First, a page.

Category Archives: It's Not Easy Being A Mid-Major

There’s always gonna be somebody jonesing for Cinderella.

Sports Illustrated’s Joan Niesen laments the selection committee’s missed opportunity.

A precedent was set in college football on Sunday: More than half of FBS teams are ineligible for the playoff.

No one announced this, but the College Football Playoff committee might as well have when it ranked 12–0 UCF, the American Athletic Conference champion, No. 10. The only remaining undefeated team in the country, the Knights were coming off two straight wins over ranked teams, and as all of college football fervently debated which flawed traditional power—Ohio State or Alabama—might get in, the team wrapping a perfect season was all but ignored.

It’s not a good look for a sport that claimed its new playoff system, now in its fourth year, would be a progressive move.

This year marked what could have been a turning point for the playoff. After Saturday’s championship games, three spots were set in stone—Clemson, Oklahoma and Georgia, all bona fide contenders. But after that consensus top three, things looked murky. Even two-loss USC, left for dead after getting blown out by Notre Dame in October, seemed to be in the conversation. For the first time in the playoff’s history, the bracket was unsettled not because there were too many qualified teams, but because there might just have been too few.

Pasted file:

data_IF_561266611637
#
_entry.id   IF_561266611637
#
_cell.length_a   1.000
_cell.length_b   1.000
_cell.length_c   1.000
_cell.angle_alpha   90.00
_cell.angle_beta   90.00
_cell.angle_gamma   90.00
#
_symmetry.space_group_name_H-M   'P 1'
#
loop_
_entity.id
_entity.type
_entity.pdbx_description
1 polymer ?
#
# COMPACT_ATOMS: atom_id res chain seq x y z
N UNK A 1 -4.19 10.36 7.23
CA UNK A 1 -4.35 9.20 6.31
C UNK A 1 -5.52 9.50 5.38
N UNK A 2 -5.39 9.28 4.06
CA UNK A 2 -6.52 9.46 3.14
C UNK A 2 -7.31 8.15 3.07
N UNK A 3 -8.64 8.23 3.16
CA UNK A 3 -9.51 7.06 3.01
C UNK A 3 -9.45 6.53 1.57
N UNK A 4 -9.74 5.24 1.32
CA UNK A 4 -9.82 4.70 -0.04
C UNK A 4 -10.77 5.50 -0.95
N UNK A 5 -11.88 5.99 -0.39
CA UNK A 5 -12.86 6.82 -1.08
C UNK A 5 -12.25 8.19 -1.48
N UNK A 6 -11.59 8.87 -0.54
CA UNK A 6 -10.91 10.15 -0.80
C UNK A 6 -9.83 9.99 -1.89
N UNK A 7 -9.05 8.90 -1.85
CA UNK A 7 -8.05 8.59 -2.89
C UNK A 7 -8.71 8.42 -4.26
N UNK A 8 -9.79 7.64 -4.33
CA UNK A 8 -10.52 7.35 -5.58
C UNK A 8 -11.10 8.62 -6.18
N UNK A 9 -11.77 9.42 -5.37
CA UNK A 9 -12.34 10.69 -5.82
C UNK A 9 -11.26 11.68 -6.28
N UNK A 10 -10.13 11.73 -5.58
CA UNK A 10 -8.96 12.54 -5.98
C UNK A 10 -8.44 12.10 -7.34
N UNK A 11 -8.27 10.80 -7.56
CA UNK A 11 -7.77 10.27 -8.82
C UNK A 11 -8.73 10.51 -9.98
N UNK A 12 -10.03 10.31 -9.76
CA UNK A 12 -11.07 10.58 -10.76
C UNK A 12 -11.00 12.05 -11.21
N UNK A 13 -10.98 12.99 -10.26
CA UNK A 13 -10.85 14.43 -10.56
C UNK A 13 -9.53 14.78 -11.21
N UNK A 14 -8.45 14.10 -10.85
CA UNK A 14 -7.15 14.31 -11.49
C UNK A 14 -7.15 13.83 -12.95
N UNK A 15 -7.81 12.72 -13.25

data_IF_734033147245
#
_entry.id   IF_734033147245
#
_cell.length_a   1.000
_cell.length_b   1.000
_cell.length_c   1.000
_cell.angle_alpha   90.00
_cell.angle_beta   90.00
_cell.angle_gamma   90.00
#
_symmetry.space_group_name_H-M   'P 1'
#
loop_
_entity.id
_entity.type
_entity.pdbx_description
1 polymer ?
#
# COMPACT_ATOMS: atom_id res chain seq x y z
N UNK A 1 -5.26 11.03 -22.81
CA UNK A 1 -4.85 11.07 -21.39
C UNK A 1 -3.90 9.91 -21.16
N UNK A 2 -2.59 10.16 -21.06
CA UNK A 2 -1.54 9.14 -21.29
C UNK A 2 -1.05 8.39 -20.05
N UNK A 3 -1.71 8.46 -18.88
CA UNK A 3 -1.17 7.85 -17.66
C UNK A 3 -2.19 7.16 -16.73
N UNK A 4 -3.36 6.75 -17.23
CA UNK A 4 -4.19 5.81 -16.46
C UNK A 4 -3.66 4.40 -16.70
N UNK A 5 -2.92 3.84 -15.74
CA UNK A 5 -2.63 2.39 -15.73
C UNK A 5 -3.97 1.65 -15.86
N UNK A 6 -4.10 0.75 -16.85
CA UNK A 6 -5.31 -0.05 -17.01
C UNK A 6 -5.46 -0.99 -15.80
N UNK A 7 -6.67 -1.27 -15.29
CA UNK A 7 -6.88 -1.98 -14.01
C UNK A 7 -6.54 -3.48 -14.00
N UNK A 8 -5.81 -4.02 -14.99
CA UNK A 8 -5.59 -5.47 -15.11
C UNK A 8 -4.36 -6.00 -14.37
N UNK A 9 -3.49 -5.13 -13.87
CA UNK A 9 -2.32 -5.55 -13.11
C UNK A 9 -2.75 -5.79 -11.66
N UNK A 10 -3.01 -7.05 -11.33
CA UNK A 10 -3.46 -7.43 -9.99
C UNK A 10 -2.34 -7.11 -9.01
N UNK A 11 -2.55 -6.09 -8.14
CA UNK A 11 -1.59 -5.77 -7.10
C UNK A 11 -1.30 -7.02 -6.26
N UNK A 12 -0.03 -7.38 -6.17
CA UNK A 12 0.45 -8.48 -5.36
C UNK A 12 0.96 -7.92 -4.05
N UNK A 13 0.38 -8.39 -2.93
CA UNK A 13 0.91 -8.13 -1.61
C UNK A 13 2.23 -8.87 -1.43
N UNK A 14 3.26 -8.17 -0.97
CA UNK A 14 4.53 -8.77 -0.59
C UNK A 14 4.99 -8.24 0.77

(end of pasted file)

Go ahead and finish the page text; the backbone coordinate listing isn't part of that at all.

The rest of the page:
It was an opportunity for the playoff to do something different. Instead, it made the most predictable move possible: It picked Alabama.

UCF is certainly a nice story.  Scott Frost brought the program back from its absolute nadir under George O’Leary.  But notice that not even Niesen is arguing that the Black Knights are a better team than Alabama.  The problem is that there’s little context to evaluate how good a team that was 0-12 in 2015 is now:  the toughest opponent UCF faced this season, according to ESPN’s FPI, is #29 Memphis.  According to Sagarin, UCF has played the nation’s 83rd toughest schedule.  Bill Connelly, who’s been very positive about Central Florida’s season, has it facing two opponents all season in his top twenty in terms of S&P+ rankings — and five running between 103 and 123.

You can’t say a team is weak simply because it’s played a weak schedule, of course.  What you can say, though, is that playing a weaker schedule makes it harder to judge a team’s worth.  That’s something especially true for a team going through a meteoric rise as UCF has.

Is UCF Boise State versus Oklahoma good, or Hawaii versus Georgia overrated?  We don’t know.  Maybe we’ll get an indication when the Black Knights face off against Auburn, although I don’t see how they can stay in the ball park if the Tigers show up motivated.

It seems to me that when Niesen writes,

But I’m bored, and I’m tired of watching the teams that should be playing in January rather than a team that could be if only everyone broadened their horizons.

… she’s asking the committee to entertain her in the abstract rather than put the four best teams in position to win a national title.  A mid-major hoping to crash the CFP party is going to have to have more on its résumé than novelty.  As long as there’s a four-team playoff, anyway.



Filed under BCS/Playoffs, It's Not Easy Being A Mid-Major

No conference can serve two masters.

The Mountain West has to choose between that sweet, sweet television revenue and asses in the seats.

At the University of Wyoming, the trade-off the Mountain West is making for television is apparent.

The Cowboys drew more fans to Memorial Stadium for each afternoon game in September against nonconference foes Gardner-Webb and Texas State than they did for the conference opener against Hawaii, which kicked off at 8:15 p.m. Mountain time.